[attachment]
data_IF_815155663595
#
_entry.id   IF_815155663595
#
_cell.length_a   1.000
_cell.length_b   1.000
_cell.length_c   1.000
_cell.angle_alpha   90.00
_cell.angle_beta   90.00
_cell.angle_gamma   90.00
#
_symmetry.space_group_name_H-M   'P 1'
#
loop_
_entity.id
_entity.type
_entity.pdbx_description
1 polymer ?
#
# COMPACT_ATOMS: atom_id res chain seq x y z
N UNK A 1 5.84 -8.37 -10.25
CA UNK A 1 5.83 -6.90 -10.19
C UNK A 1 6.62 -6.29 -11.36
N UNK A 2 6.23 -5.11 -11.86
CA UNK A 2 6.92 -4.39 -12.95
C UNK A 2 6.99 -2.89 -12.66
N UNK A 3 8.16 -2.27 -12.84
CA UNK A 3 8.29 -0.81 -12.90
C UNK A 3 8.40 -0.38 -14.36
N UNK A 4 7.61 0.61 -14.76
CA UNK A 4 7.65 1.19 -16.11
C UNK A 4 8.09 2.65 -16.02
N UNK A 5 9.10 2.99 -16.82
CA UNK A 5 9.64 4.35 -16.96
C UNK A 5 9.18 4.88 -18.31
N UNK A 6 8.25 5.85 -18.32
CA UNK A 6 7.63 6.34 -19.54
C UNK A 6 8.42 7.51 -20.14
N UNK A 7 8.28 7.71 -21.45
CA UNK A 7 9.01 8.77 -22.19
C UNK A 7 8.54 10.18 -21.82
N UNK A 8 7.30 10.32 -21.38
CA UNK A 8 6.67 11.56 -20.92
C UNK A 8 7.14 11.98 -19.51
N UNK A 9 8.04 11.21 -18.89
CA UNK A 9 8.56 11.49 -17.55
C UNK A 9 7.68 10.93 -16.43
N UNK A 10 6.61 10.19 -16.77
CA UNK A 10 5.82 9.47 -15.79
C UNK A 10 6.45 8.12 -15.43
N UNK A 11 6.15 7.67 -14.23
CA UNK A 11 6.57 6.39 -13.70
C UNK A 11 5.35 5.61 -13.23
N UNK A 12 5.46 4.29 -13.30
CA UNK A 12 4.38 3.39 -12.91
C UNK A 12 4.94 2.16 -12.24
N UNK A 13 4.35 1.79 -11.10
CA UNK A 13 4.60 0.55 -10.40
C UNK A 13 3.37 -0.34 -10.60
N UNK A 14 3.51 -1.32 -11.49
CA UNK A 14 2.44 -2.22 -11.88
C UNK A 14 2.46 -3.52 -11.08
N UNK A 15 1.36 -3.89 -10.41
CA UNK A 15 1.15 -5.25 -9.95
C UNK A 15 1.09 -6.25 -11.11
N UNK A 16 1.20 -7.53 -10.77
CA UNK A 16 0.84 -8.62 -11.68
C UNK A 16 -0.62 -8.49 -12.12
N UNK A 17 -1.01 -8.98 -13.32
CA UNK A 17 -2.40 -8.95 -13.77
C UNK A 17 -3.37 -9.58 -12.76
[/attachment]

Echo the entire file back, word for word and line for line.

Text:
data_IF_815155663595
#
_entry.id   IF_815155663595
#
_cell.length_a   1.000
_cell.length_b   1.000
_cell.length_c   1.000
_cell.angle_alpha   90.00
_cell.angle_beta   90.00
_cell.angle_gamma   90.00
#
_symmetry.space_group_name_H-M   'P 1'
#
loop_
_entity.id
_entity.type
_entity.pdbx_description
1 polymer ?
#
# COMPACT_ATOMS: atom_id res chain seq x y z
N UNK A 1 5.84 -8.37 -10.25
CA UNK A 1 5.83 -6.90 -10.19
C UNK A 1 6.62 -6.29 -11.36
N UNK A 2 6.23 -5.11 -11.86
CA UNK A 2 6.92 -4.39 -12.95
C UNK A 2 6.99 -2.89 -12.66
N UNK A 3 8.16 -2.27 -12.84
CA UNK A 3 8.29 -0.81 -12.90
C UNK A 3 8.40 -0.38 -14.36
N UNK A 4 7.61 0.61 -14.76
CA UNK A 4 7.65 1.19 -16.11
C UNK A 4 8.09 2.65 -16.02
N UNK A 5 9.10 2.99 -16.82
CA UNK A 5 9.64 4.35 -16.96
C UNK A 5 9.18 4.88 -18.31
N UNK A 6 8.25 5.85 -18.32
CA UNK A 6 7.63 6.34 -19.54
C UNK A 6 8.42 7.51 -20.14
N UNK A 7 8.28 7.71 -21.45
CA UNK A 7 9.01 8.77 -22.19
C UNK A 7 8.54 10.18 -21.82
N UNK A 8 7.30 10.32 -21.38
CA UNK A 8 6.67 11.56 -20.92
C UNK A 8 7.14 11.98 -19.51
N UNK A 9 8.04 11.21 -18.89
CA UNK A 9 8.56 11.49 -17.55
C UNK A 9 7.68 10.93 -16.43
N UNK A 10 6.61 10.19 -16.77
CA UNK A 10 5.82 9.47 -15.79
C UNK A 10 6.45 8.12 -15.43
N UNK A 11 6.15 7.67 -14.23
CA UNK A 11 6.57 6.39 -13.70
C UNK A 11 5.35 5.61 -13.23
N UNK A 12 5.46 4.29 -13.30
CA UNK A 12 4.38 3.39 -12.91
C UNK A 12 4.94 2.16 -12.24
N UNK A 13 4.35 1.79 -11.10
CA UNK A 13 4.60 0.55 -10.40
C UNK A 13 3.37 -0.34 -10.60
N UNK A 14 3.51 -1.32 -11.49
CA UNK A 14 2.44 -2.22 -11.88
C UNK A 14 2.46 -3.52 -11.08
N UNK A 15 1.36 -3.89 -10.41
CA UNK A 15 1.15 -5.25 -9.95
C UNK A 15 1.09 -6.25 -11.11
N UNK A 16 1.20 -7.53 -10.77
CA UNK A 16 0.84 -8.62 -11.68
C UNK A 16 -0.62 -8.49 -12.12
N UNK A 17 -1.01 -8.98 -13.32
CA UNK A 17 -2.40 -8.95 -13.77
C UNK A 17 -3.37 -9.58 -12.76